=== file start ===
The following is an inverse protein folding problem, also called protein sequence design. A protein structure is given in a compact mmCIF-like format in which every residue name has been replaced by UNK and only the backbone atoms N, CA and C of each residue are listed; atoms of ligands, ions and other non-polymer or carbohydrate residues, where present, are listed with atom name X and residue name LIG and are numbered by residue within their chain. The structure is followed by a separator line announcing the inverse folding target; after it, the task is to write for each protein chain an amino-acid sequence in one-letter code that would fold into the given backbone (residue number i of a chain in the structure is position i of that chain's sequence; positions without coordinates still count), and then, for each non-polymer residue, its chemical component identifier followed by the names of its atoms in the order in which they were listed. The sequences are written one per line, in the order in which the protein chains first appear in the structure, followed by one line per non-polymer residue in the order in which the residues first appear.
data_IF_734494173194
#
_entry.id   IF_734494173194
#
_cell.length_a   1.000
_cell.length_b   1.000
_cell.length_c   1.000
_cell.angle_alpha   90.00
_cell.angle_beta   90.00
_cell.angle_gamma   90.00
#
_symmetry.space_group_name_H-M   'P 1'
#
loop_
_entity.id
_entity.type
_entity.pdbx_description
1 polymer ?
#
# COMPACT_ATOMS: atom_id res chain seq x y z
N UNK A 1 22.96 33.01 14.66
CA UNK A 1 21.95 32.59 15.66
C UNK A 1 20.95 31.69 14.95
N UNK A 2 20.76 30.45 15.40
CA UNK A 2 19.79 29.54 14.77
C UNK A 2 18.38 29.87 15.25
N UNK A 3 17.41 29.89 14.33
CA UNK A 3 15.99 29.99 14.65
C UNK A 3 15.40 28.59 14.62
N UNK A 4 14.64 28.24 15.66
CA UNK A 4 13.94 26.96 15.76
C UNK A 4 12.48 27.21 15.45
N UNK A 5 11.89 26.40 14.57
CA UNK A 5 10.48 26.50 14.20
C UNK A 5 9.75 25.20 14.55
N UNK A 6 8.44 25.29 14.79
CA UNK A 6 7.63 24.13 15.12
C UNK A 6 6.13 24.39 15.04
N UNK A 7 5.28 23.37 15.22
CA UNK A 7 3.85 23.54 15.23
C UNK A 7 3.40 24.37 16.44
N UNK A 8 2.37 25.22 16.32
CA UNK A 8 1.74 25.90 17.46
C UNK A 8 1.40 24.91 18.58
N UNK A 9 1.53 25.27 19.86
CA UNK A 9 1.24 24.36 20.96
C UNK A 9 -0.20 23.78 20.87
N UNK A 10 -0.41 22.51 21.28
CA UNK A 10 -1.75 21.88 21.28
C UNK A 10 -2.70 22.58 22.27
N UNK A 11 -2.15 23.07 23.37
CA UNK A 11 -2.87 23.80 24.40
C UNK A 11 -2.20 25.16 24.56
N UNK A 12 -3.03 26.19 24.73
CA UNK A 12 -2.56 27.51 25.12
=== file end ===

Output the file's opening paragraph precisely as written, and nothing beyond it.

The following is an inverse protein folding problem, also called protein sequence design. A protein structure is given in a compact mmCIF-like format in which every residue name has been replaced by UNK and only the backbone atoms N, CA and C of each residue are listed; atoms of ligands, ions and other non-polymer or carbohydrate residues, where present, are listed with atom name X and residue name LIG and are numbered by residue within their chain. The structure is followed by a separator line announcing the inverse folding target; after it, the task is to write for each protein chain an amino-acid sequence in one-letter code that would fold into the given backbone (residue number i of a chain in the structure is position i of that chain's sequence; positions without coordinates still count), and then, for each non-polymer residue, its chemical component identifier followed by the names of its atoms in the order in which they were listed. The sequences are written one per line, in the order in which the protein chains first appear in the structure, followed by one line per non-polymer residue in the order in which the residues first appear.